Fun fact: I have never been trick-or-treating on Halloween. In elementary school, I never went to class on that day either, because all that happened was a Halloween party. My family would usually go out for Chinese food and a movie instead. Halloween was an objectionable “holiday” to us as Christians with its celebration of the grotesque and macabre and pagan. It was never just about free candy or a party, and to this day I find Halloween eerie and chilling.
October 31 is particularly significant this year, though. It will mark exactly 500 years since Martin Luther allegedly hammered 95 theses onto the wall of the Wittenburg Church in Germany, sparking the Protestant Reformation, a religious firestorm whose heat we can still feel today. Some Christians find this event a cause for celebration, while others lament it.
One lamentable consequence of the Reformation was the splintering of Christianity into many denominations and sects. Division and conflict among believers, especially between Catholics and Protestants, have exacted heavy costs and brought about the very opposite of Christian ministry. Sectionalism need not always manifest itself in outright violence or abstract theological dispute, though. I was once accused, albeit somewhat light-heartedly, by a Catholic acquaintance of not even belonging to Christ because I’m not Catholic. We’re still friends, of course, but that stung in the moment.
Every Christian professes the same core truth: that Jesus Christ is Lord. So how can it be that we share such a profound first principle, yet depart so far from one another? Did Martin Luther only fracture and condemn the church he wanted to rescue from itself?
I don’t think I can draw a complete picture of my thinking on this matter yet. I’m certainly not well-versed enough in the finer aspects of Christian theology to outline my thoughts very systematically. The Reformation remains as much a personal matter of faith as an institutional challenge, though my thoughts are less thesis-like than reflective in nature.
I was baptized as an infant and grew up Christian, and was confirmed after studying Luther’s Small Catechism and the Apostle’s Creed. It wasn’t until coming to Harvard that I felt I had truly claimed my faith as my own, and that the Christian Gospel was transforming me in a way that Dean of the College Rakesh Khurana and his memes could not.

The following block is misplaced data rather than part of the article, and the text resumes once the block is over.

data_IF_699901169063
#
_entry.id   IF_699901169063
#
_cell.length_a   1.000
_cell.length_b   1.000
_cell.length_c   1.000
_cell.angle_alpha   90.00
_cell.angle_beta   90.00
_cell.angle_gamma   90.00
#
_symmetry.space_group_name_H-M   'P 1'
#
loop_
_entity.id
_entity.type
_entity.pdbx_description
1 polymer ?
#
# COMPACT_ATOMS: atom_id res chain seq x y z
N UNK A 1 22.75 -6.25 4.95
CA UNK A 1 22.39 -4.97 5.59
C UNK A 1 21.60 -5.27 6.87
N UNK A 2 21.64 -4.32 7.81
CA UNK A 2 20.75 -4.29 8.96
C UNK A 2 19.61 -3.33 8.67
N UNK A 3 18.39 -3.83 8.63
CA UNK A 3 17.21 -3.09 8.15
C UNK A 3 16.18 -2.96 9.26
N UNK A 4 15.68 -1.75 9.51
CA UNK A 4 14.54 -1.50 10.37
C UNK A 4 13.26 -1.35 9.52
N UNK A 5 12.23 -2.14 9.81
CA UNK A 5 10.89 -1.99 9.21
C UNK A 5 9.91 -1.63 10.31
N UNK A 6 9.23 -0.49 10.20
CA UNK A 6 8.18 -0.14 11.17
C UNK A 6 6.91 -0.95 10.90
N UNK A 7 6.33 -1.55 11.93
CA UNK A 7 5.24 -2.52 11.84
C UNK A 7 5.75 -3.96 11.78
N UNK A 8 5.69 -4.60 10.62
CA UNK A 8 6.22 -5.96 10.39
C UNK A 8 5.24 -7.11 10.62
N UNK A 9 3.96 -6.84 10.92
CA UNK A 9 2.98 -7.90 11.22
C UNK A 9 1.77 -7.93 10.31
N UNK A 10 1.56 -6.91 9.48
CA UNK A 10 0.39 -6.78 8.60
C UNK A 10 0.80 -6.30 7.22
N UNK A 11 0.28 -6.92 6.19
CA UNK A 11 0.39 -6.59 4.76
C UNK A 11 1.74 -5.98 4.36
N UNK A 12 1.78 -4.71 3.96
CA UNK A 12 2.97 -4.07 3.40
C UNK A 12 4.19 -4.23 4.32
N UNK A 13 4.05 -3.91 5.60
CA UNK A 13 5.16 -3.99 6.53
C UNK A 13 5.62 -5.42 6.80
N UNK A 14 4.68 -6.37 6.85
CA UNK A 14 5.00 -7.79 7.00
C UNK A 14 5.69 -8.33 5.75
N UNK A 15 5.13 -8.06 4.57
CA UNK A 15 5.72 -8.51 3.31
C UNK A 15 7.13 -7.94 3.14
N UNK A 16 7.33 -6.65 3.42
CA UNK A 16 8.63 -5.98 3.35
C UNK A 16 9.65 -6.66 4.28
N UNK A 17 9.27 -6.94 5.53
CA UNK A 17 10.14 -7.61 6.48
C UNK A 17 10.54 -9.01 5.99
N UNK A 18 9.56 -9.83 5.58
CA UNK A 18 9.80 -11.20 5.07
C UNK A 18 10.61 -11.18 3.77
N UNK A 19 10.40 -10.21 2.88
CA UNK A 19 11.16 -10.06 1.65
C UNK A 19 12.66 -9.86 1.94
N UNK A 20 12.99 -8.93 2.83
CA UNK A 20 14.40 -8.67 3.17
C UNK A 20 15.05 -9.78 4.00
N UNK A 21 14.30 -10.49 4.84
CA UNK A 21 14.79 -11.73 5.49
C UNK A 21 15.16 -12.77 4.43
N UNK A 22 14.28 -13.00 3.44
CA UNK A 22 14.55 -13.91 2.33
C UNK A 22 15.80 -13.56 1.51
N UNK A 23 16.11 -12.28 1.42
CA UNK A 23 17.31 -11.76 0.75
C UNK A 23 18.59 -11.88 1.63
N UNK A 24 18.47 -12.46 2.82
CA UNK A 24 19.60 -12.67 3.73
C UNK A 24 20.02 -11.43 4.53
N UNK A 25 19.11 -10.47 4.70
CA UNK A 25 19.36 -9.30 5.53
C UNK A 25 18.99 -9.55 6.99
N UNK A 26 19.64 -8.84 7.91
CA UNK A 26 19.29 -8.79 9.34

I have discovered fellowship and community in Harvard’s faith groups that I could never find in my middle school and high school youth groups, and I am blessed to live with four amazing and wonderful Christian women (both Catholic and Protestant) who have deepened my faith and brought immeasurable joy into my life.
As my faith has grown stronger, my questions have grown larger. As I’ve probed the nature of this issue and other questions surrounding the Christian Church, I’ve found myself returning over and over again to the idea of orthodoxy. I’ve begun to probe more deeply into the theological underpinnings of my family’s Lutheran roots, as well as those of Roman Catholicism.
The words orthodoxy, doctrine, and dogma tend to have unbelievably negative connotations in our modern conscience, but they are meant to be valuable tools to help us understand the Bible, Christian teachings and ways of life, and each other.
American mainstream Protestantism, in my view, might do well at this moment to return to a conception of orthodoxy. Growing up, I often felt failed by loose non-denominationalism that tried to sell and market Christianity to me, as if the Gospel could be tweaked and adjusted for a particular target audience. I wandered through a sea of various small groups and youth programs, finding no real spiritual sustenance in any of them. I did not and will never want the kind of therapeutic moral deism that tells me that, “Yeah, there probably is a God, and if there is, he would want you to be happy and love others! Just be a good person, you know?”
No! If anyone seeks true faith, comfort, or solace, they will never be satisfied with such shallowness. They will seek deeper truths even if those truths are hard to bear. They will yearn for something firm, something grounded. That is, at present, where I stand, a Protestant standing on the banks of the Tiber looking at the Roman Catholic communion, reflecting on what the Reformation means to us now. I’ll tell you more about the view next time.
Grace M. Chao ’19 is an Economics concentrator in Mather House. Her column appears on alternate Mondays.
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